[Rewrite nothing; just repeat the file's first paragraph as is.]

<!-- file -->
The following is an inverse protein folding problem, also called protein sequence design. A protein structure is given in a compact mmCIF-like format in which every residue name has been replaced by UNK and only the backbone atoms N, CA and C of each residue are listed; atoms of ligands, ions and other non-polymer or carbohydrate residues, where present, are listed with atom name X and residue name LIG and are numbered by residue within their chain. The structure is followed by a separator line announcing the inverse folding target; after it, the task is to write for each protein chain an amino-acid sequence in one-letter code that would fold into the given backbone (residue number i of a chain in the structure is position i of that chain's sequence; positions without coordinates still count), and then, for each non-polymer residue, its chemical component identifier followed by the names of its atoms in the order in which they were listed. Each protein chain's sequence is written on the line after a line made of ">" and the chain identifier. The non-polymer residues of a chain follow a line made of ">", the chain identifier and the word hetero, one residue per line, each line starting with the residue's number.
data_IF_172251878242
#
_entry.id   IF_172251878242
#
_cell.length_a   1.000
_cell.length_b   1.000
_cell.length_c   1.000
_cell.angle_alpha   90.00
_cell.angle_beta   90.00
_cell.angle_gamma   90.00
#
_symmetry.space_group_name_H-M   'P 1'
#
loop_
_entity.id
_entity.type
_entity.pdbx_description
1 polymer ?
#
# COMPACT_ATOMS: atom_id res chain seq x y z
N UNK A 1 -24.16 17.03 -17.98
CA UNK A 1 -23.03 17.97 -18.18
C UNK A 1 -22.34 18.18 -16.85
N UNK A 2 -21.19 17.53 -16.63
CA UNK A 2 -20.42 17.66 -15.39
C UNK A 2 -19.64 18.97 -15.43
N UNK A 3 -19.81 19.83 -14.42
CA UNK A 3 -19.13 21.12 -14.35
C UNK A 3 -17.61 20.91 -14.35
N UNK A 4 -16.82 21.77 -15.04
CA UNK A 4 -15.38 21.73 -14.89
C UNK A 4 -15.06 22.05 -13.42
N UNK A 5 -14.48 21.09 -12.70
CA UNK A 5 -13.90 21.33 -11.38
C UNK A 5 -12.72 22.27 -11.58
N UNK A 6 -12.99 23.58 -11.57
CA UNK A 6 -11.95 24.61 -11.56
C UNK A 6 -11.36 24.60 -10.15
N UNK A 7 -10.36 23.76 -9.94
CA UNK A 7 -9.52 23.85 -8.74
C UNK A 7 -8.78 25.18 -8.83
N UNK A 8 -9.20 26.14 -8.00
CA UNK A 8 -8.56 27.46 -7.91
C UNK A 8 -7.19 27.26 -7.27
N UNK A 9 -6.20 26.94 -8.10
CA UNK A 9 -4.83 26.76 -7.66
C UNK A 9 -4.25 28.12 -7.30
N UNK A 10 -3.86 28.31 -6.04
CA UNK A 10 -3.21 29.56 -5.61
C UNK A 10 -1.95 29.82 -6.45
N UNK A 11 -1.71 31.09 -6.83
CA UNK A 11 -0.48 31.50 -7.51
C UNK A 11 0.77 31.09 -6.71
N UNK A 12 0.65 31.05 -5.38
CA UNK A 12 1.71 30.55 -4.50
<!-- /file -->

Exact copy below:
The following is an inverse protein folding problem, also called protein sequence design. A protein structure is given in a compact mmCIF-like format in which every residue name has been replaced by UNK and only the backbone atoms N, CA and C of each residue are listed; atoms of ligands, ions and other non-polymer or carbohydrate residues, where present, are listed with atom name X and residue name LIG and are numbered by residue within their chain. The structure is followed by a separator line announcing the inverse folding target; after it, the task is to write for each protein chain an amino-acid sequence in one-letter code that would fold into the given backbone (residue number i of a chain in the structure is position i of that chain's sequence; positions without coordinates still count), and then, for each non-polymer residue, its chemical component identifier followed by the names of its atoms in the order in which they were listed. Each protein chain's sequence is written on the line after a line made of ">" and the chain identifier. The non-polymer residues of a chain follow a line made of ">", the chain identifier and the word hetero, one residue per line, each line starting with the residue's number.